Musts for next season: With Charles N'Zogbia being linked to a plethora of Premier League sides and loanees Tom Cleverley and Ali Al-Habsi returning to their home teams, the Wigan squad looks dangerously thin. The goalkeeping position needs urgent attention, and a creative force in midfield will be required if N'Zogbia does leave.
Overall rating: 4/10
Key player: Phil Jones
Season review: Under Sam Alladyce you can guarantee two things: unattractive football and Premier League survival. So why the board sacked him over something as small as a comment made to media and replaced him with an unproven rookie is beyond me.
However, new manager Steve Kean just managed to guide the Riversiders to survival, in no small part thanks to the central defensive partnership of Chris Samba and the 18-year-old academy player Phil Jones that saw just 16 goals conceded at home, a feat not bettered by anyone below sixth in the League.
Musts for next season: Firstly, the retention of the aforementioned defensive duo, though this seems unlikely with both Arsenal and Liverpool rumoured to be sniffing around. Whilst Blackburn have kept goals out, scoring has proven much harder and a decent threat up front will need to be added to the squad to ensure this season's mishaps are not repeated.
Overall rating: 5/10
Key player: Daniel Sturridge
Season review: Bolton are very much a team in transition right now as manager Owen Coyle attempts to build a squad that reflects his passing game approach to football. This can be seen in the last two games of the season—defeat to Blackpool followed by defeat away at Manchester City.
Whilst never setting the League on fire, the Trotters never looked likely to be relegated, and when Daniel Sturridge arrived on loan from Chelsea and started his sensational goalscoring streak, safety was confirmed.
Bolton also enjoyed a good FA Cup, reaching the semifinals, but they will be disappointed with their 5-0 capitulation at the hands of Stoke, a team very much their equal.
Musts for next season: If possible, Bolton will want Daniel Sturridge back at the Reebok Stadium, be it on loan again or in a permanent deal especially with leading goalscorer Johan Elmander having now left the club on a free transfer. Other than this, Coyle will look for players that allow him him to play attacking, passing football as he attempts to guide Bolton higher up the table.
Overall rating: 6/10
Key player: Jon Walters/Robert Huth
Season review: Once again, Stoke have proven to be more than at home in the Premier League. The summer additions of Kenwyne Jones and Jon Walters bought some much needed goals into the side and allowed manager Tony Pulis to get his side to play passing football rather than the route one game his side had become synonymous with. Indeed, in their home tie against Chelsea, they played the reigning Champions off the pitch for most of the game.
Stoke also enjoyed their first ever FA Cup final, though they would finish as runners-up at the hands of Manchester City. Despite this, they have still earned qualification for the Europa League, their first ever journey into European football. All in all, a rather good season for the Potters.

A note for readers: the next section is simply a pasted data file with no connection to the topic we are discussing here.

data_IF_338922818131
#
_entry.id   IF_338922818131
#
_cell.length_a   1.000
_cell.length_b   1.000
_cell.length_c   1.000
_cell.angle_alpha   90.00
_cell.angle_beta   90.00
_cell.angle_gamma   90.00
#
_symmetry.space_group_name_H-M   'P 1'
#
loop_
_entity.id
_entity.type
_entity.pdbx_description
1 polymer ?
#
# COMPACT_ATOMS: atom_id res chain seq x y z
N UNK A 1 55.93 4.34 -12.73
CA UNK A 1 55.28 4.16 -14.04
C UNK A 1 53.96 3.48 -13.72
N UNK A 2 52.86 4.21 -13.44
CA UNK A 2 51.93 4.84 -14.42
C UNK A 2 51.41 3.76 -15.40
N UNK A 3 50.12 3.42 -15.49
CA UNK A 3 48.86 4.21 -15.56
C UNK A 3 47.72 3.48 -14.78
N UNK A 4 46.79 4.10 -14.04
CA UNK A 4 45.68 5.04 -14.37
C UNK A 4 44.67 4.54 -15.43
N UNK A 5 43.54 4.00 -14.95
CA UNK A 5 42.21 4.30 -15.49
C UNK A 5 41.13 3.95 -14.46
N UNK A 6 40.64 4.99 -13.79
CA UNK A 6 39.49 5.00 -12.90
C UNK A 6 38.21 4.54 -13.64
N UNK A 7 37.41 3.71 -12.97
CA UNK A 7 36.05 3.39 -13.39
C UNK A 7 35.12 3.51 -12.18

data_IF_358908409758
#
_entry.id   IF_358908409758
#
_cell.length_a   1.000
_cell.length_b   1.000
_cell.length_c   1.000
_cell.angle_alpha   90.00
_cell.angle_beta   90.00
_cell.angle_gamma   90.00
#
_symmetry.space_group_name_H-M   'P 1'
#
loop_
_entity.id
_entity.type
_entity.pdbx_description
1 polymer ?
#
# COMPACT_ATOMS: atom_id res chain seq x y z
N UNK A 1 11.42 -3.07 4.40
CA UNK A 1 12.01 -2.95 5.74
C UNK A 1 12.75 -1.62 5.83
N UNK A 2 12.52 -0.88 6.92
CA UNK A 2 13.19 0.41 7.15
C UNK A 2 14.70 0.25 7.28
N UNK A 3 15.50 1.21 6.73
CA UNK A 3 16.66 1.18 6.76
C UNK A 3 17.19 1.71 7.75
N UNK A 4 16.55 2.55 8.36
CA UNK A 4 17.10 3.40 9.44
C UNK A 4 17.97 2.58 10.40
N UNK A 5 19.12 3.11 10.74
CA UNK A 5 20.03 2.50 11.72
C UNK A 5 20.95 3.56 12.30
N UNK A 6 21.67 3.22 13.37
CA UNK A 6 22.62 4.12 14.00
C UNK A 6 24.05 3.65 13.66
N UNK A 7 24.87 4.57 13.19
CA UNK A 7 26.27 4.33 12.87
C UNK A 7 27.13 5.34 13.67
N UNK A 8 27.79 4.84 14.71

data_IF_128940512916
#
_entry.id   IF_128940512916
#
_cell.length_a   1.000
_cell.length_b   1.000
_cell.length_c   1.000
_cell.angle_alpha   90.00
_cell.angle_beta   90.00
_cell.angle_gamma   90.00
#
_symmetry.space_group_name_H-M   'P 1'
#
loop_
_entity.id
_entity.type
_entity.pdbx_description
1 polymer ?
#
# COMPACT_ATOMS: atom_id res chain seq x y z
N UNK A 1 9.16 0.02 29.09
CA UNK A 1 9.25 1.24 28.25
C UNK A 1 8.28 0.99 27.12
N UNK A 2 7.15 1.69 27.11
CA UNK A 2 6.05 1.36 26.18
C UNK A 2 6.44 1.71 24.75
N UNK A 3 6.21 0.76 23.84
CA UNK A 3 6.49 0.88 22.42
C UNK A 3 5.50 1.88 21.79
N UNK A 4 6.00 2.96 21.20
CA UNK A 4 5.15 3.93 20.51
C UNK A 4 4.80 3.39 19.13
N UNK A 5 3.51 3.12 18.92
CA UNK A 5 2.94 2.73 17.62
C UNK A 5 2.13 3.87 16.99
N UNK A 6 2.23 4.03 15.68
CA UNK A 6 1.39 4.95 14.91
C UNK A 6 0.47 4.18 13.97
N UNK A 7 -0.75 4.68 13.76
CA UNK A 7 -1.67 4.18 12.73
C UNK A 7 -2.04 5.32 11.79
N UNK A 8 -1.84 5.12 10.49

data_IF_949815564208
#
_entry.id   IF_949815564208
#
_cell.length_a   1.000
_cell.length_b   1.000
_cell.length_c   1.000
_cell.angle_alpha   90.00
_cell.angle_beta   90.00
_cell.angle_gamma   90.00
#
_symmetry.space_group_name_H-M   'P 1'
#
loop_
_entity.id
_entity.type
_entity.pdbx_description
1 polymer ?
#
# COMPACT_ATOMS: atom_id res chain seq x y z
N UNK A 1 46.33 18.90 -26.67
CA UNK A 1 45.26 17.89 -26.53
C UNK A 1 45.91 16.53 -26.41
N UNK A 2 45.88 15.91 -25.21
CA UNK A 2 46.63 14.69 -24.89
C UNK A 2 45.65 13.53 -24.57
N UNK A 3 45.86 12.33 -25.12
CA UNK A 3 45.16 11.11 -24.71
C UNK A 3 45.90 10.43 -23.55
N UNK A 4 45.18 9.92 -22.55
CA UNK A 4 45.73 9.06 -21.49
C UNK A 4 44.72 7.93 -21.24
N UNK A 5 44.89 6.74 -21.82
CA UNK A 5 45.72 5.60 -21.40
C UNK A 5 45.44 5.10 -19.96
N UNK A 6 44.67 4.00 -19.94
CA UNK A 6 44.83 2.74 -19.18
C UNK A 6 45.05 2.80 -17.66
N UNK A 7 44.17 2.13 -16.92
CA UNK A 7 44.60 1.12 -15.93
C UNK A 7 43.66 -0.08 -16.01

Musts for next season: It's difficult to see how Stoke can strengthen without spending huge volumes of cash they don't have. Pulis was linked to Charlie Adam in the January transfer window though, and if Liverpool can be fought off for his signature, he will provide a much needed creative force in the middle of the park.
Overall rating: 7.5/10
Key player: Kevin Nolan
Season review: A season of consolidation for the Magpies after the shock relegation of their previous Premier League campaign saw them finish in a respectable mid-table position. The needless sacking of former manager Chris Hughton was a low point though, especially after all he had done for the club.
Despite this and despite the loss of talisman Andy Carroll to Liverpool, Newcastle enjoyed a relatively incident-free season. New manager Alan Pardew is a safe pair of hands and fans can look forward to a continued Premier League presence.
Special mention should go to Newcastle's contribution to the game of the season. Playing Arsenal at St. James' Park, they found themselves 4-0 down at halftime only to come back to 4-4 courtesy of a 92nd minute screamer from Cheik Tiote.
Musts for next season: Pardew will know he has money to spend after banking £35million from the sale of Carroll and replacing him will be a priority. On top of this, several players' futures need to be tied down to St. James Park including Tiote, left back Jose Enrique and midfielder Hatem Ben Arfa.
Overall rating: 7/10
West Bromich Albion
Key player: Peter Odemwingie
Season review: Having yo-yoed between the Premier League and Championship for a while now, it will come as a relief to Baggies' fans that they have stayed up with some authority this season. Having looked in danger under the management of Roberto Di Matteo, he was replaced in February by Roy Hodgson, who rebuilt his shattered reputation by getting West Brom to play attractive football and leading them to their highest top flight position in recent memory.
Musts for next season: Hodgson will no doubt have his work cut out in keeping leading goalscorer Peter Odemwingie with rumours abound that Arsenal are interested in securing his services. Strengthening the squad will come in second place to ensuring that Hodgson remains, however, as an experienced manager has been something have lacked in their Premier League tenures, a fact that has been a major contributor to their constant relegations.
Overall rating: 8/10
Key player: Phil Bardsley